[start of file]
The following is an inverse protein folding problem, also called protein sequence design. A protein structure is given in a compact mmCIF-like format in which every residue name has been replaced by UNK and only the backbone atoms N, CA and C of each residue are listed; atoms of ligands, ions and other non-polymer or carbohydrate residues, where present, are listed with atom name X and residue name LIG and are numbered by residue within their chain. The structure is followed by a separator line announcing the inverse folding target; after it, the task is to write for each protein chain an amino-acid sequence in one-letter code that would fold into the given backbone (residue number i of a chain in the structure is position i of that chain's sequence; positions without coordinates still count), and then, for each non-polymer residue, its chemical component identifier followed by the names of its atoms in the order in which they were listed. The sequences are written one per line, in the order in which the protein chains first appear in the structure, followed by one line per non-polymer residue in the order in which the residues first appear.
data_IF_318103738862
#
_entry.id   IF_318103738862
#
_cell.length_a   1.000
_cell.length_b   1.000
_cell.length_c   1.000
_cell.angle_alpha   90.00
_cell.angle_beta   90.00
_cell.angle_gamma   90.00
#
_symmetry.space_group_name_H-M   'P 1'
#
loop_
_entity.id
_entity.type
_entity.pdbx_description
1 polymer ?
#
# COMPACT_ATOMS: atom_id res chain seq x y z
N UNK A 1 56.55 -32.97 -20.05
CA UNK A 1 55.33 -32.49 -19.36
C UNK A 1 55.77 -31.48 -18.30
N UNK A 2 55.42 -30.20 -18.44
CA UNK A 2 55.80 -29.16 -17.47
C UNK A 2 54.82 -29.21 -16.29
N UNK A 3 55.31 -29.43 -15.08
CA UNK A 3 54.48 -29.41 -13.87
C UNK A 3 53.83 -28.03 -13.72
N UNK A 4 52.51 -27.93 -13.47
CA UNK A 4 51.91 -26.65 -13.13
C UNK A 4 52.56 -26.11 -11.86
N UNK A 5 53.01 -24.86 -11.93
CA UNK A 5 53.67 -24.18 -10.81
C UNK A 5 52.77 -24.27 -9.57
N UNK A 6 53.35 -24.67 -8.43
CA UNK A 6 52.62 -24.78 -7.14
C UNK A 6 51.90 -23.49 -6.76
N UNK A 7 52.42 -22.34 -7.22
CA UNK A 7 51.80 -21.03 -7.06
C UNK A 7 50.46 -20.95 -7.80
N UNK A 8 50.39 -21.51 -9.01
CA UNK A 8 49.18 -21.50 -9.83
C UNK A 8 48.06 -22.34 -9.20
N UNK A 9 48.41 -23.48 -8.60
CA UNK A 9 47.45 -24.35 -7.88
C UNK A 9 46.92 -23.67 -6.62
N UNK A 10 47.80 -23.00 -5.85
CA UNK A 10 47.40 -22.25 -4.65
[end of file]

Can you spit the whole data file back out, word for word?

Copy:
The following is an inverse protein folding problem, also called protein sequence design. A protein structure is given in a compact mmCIF-like format in which every residue name has been replaced by UNK and only the backbone atoms N, CA and C of each residue are listed; atoms of ligands, ions and other non-polymer or carbohydrate residues, where present, are listed with atom name X and residue name LIG and are numbered by residue within their chain. The structure is followed by a separator line announcing the inverse folding target; after it, the task is to write for each protein chain an amino-acid sequence in one-letter code that would fold into the given backbone (residue number i of a chain in the structure is position i of that chain's sequence; positions without coordinates still count), and then, for each non-polymer residue, its chemical component identifier followed by the names of its atoms in the order in which they were listed. The sequences are written one per line, in the order in which the protein chains first appear in the structure, followed by one line per non-polymer residue in the order in which the residues first appear.
data_IF_318103738862
#
_entry.id   IF_318103738862
#
_cell.length_a   1.000
_cell.length_b   1.000
_cell.length_c   1.000
_cell.angle_alpha   90.00
_cell.angle_beta   90.00
_cell.angle_gamma   90.00
#
_symmetry.space_group_name_H-M   'P 1'
#
loop_
_entity.id
_entity.type
_entity.pdbx_description
1 polymer ?
#
# COMPACT_ATOMS: atom_id res chain seq x y z
N UNK A 1 56.55 -32.97 -20.05
CA UNK A 1 55.33 -32.49 -19.36
C UNK A 1 55.77 -31.48 -18.30
N UNK A 2 55.42 -30.20 -18.44
CA UNK A 2 55.80 -29.16 -17.47
C UNK A 2 54.82 -29.21 -16.29
N UNK A 3 55.31 -29.43 -15.08
CA UNK A 3 54.48 -29.41 -13.87
C UNK A 3 53.83 -28.03 -13.72
N UNK A 4 52.51 -27.93 -13.47
CA UNK A 4 51.91 -26.65 -13.13
C UNK A 4 52.56 -26.11 -11.86
N UNK A 5 53.01 -24.86 -11.93
CA UNK A 5 53.67 -24.18 -10.81
C UNK A 5 52.77 -24.27 -9.57
N UNK A 6 53.35 -24.67 -8.43
CA UNK A 6 52.62 -24.78 -7.14
C UNK A 6 51.90 -23.49 -6.76
N UNK A 7 52.42 -22.34 -7.22
CA UNK A 7 51.80 -21.03 -7.06
C UNK A 7 50.46 -20.95 -7.80
N UNK A 8 50.39 -21.51 -9.01
CA UNK A 8 49.18 -21.50 -9.83
C UNK A 8 48.06 -22.34 -9.20
N UNK A 9 48.41 -23.48 -8.60
CA UNK A 9 47.45 -24.35 -7.88
C UNK A 9 46.92 -23.67 -6.62
N UNK A 10 47.80 -23.00 -5.85
CA UNK A 10 47.40 -22.25 -4.65